Seeing no violence or aggression in the act of agreement, we conclude that non-overt act conspiracy is not a section 4B1.1 “crime of violence.” Accordingly, we VACATE Whitson's sentence and REMAND for resentencing consistent with
VACATED and REMANDED.
FN1. Whitson's 1995 plea was for “criminal conspiracy.” South Carolina does not include the target offense in its statutory definition of conspiracy, but agreement and purpose to commit the specific target act must be proved beyond a reasonable doubt. See S.C.Code Ann. § 16-17-410 (defining conspiracy).. FN1. Whitson's 1995 plea was for “criminal conspiracy.” South Carolina does not include the target offense in its statutory definition of conspiracy, but agreement and purpose to commit the specific target act must be proved beyond a reasonable doubt. See S.C.Code Ann. § 16-17-410 (defining conspiracy).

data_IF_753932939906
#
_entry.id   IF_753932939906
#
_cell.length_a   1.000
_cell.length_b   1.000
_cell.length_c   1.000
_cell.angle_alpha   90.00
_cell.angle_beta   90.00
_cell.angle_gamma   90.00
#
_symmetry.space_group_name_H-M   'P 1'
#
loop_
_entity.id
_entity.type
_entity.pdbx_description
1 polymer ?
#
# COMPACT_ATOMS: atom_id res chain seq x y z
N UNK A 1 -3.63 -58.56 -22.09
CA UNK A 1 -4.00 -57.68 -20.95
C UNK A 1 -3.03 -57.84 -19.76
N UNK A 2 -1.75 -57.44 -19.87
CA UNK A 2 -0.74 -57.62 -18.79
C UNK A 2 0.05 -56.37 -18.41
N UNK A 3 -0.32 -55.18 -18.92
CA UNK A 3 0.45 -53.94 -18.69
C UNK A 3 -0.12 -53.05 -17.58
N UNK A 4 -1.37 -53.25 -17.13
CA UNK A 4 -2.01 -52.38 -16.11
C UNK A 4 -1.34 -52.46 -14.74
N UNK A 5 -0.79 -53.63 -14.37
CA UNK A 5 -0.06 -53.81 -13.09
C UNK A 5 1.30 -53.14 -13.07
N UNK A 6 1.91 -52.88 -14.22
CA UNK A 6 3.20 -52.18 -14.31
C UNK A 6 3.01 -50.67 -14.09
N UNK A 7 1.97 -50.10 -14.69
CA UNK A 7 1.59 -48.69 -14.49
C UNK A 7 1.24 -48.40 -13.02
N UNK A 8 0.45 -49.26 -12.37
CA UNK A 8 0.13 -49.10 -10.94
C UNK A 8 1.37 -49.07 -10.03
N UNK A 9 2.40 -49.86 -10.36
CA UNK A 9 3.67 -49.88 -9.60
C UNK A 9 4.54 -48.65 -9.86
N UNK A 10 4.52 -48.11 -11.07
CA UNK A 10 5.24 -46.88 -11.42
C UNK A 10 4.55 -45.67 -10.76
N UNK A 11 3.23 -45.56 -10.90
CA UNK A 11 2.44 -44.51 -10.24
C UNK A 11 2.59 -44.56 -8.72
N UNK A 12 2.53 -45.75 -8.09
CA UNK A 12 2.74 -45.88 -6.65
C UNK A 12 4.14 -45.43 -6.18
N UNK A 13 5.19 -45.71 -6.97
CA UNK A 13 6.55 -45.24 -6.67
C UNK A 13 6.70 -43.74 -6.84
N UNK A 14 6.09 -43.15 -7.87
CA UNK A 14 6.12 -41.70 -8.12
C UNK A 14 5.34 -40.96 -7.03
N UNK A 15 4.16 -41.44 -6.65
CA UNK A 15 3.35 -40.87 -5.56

FN2. The Armed Career Criminal Act provides for a statutory minimum sentence of fifteen years for repeat violent or drug offenders. 18 U.S.C. § 924(e)(2)(B)(ii). The ACCA defines “violent felonies” as offenses which may be punished by more than a year's imprisonment and which”[are] burglary, arson, or extortion, involve[ ] use of explosives” (the so called “enumerated crimes”) and that “otherwise involve[ ] conduct that presents a serious potential risk of physical injury to another” (the so called “residual clause”). Id. The career offender enhancement of section 4B1.1-2 has nearly the same enumerated crimes-it lists “burglary of a dwelling” instead of “burglary”-and also includes an identically worded “residual clause.”. FN2. The Armed Career Criminal Act provides for a statutory minimum sentence of fifteen years for repeat violent or drug offenders. 18 U.S.C. § 924(e)(2)(B)(ii). The ACCA defines “violent felonies” as offenses which may be punished by more than a year's imprisonment and which”[are] burglary, arson, or extortion, involve[ ] use of explosives” (the so called “enumerated crimes”) and that “otherwise involve[ ] conduct that presents a serious potential risk of physical injury to another” (the so called “residual clause”). Id. The career offender enhancement of section 4B1.1-2 has nearly the same enumerated crimes-it lists “burglary of a dwelling” instead of “burglary”-and also includes an identically worded “residual clause.”